Alaska is intimidatingly huge. And though the thought of visiting America's largest state might be overwhelming, perhaps the most hospitable part of the state for a first-time visitor is the inside passage in Southeast. And the best way to see it? On a cruise liner -- an appropriately mini one.
There's no cell service, no Wi-Fi, and no real itinerary. You just go where the action is, taking in the islands, glaciers, fjords, and icebergs, and stopping to look at all the wildlife along the way. UnCruise Adventures, a small cruise line based out of Seattle, runs such adventure expeditions. And it invited me along to see Alaska in a way most people don't, but definitely should.
What happens on an adventure cruise?
UnCruise's ships are small (about 70 passengers and 22 crew members), and therefore able to maneuver into tiny coves and passages. The captain and crew have a loose idea of where they want to go, presented to us as "a plan from which to deviate." But if the weather is better for whale watching in one area, they improvise. If we want to spend a little longer looking at a family of bears on the shoreline, they've got nowhere to be.
Each day has a morning and an afternoon activity block in which guests can do any number of things: hike, kayak, snorkel, take a skiff ride. When not adventuring, guests can relax in the hot tub on the bow, get a drink in the bar (or in said hot tub), or read in the lounge. But that's about it. The food is good and the ship is comfortable, but it's designed so you spend time OFF the ship.
"You are a guest in nature's house"
The areas we cruised through were remote and narrow, places that don't usually see many humans. So the animals we encountered had one of two reactions to us: intense curiosity or dismissing us as inedible and therefore pointless.
The first night we pulled up to a rock topped with Steller sea lions. They all kind of looked over at us with expressions like, "You coming through here? Cool. Don't drink the good beer." Then went back to doing whatever it is Steller sea lions do.
Another night we had a campfire on the beach. A small family of bears decided they'd like to join us for some s'mores and "Kumbaya." They moseyed over to our fire pit, unfazed by our guides' blasting airhorns, and peered in like that kid who wasn't invited to the party. Before they got close enough to be a threat, the tide came up and doused our fire -- nature letting us know, "You don't have to go home, but you can't stay here."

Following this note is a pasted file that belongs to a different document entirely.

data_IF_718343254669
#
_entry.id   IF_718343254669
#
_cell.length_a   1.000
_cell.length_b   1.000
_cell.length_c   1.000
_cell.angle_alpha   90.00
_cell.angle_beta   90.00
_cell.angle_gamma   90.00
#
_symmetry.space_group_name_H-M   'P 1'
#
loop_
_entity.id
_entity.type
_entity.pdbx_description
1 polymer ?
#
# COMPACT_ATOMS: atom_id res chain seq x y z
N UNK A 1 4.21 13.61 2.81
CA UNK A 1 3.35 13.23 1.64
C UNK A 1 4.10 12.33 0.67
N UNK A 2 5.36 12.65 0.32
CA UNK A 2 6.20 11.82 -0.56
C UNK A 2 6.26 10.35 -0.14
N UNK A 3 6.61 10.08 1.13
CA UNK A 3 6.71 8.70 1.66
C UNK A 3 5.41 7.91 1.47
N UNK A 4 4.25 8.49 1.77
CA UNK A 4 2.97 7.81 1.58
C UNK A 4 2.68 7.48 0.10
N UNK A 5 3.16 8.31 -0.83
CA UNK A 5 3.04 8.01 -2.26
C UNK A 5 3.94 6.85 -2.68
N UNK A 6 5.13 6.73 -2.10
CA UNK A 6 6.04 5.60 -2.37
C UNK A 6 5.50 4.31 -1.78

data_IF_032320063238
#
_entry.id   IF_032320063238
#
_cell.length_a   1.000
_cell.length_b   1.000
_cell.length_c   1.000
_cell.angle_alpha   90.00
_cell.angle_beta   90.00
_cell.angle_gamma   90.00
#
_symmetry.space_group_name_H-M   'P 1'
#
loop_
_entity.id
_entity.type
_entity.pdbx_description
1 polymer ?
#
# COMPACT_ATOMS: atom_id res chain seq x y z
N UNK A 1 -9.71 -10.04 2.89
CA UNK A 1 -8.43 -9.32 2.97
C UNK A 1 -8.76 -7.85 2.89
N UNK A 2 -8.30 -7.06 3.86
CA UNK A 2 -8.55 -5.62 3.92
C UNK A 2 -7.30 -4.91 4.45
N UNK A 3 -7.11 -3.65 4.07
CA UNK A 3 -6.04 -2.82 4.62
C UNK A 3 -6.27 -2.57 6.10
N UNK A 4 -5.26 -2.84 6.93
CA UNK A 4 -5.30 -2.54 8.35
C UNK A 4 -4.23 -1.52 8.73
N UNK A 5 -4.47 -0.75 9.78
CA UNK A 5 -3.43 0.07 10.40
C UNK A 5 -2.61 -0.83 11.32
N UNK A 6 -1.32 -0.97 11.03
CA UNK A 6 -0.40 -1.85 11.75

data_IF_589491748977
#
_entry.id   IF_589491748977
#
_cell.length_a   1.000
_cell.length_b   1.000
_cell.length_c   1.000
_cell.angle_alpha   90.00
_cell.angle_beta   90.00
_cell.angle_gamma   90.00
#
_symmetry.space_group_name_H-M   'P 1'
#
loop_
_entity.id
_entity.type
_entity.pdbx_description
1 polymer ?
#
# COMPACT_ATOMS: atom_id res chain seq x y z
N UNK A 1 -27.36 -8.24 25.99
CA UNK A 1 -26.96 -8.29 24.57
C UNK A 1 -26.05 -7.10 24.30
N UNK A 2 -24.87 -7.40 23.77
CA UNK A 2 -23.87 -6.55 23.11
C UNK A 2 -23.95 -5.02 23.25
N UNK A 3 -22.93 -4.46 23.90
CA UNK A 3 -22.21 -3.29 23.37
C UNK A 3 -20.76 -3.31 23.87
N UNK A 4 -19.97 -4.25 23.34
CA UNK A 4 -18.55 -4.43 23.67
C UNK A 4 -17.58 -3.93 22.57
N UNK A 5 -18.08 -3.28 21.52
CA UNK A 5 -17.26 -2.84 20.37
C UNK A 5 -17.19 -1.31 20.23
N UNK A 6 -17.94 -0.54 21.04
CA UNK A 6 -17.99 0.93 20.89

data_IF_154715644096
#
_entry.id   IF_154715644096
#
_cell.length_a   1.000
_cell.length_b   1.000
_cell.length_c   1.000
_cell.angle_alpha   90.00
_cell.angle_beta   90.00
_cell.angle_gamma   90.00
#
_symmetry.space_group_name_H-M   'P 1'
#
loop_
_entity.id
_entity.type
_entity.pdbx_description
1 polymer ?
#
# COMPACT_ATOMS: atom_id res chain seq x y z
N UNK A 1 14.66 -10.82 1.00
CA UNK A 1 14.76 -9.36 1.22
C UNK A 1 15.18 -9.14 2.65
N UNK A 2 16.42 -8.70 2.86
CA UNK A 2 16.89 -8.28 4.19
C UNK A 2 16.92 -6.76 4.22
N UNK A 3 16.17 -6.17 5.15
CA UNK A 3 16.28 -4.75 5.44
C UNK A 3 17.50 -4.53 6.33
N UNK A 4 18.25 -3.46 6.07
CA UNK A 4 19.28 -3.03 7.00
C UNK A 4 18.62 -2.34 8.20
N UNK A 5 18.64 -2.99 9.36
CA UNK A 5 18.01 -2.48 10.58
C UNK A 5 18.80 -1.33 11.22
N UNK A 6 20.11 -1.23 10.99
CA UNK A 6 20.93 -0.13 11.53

Your guides are more like wildlife educators
The guides on this trip aren't off-season scuba instructors or listless kids looking for summer jobs. Many of them have advanced degrees in some sort of natural science. But rather than teaching Geology 101 to apathetic 18-year-olds, they've opted to spend their time educating people who've paid $5,000 for a week of their expertise.
So when we passed a pod of orcas at sunset on our third night, we didn't just get an announcement to come and look at them. We learned about transient and resident orcas, and why they travel as they do. When we climbed up to the El Capitan cave, we learned the geologic history of the islands, and how we could tell old growth from new-growth forest.
It's also an education in culture
Our lone shore stop on the adventure cruise was to Kake, a Tlingit village of about 600 people. We spent the afternoon learning about their culture and lifestyle, and the story of the Tlingit people in Southeast Alaska. We were then treated to a performance by their traditional dance team, which, by my calculation, contained about half the population of Kake. Literally the entire city came out to the high school gym to welcome us and watch the dance. It's the kind of cultural immersion that's usually difficult to come by on a cruise, and one of the more memorable parts of this trip.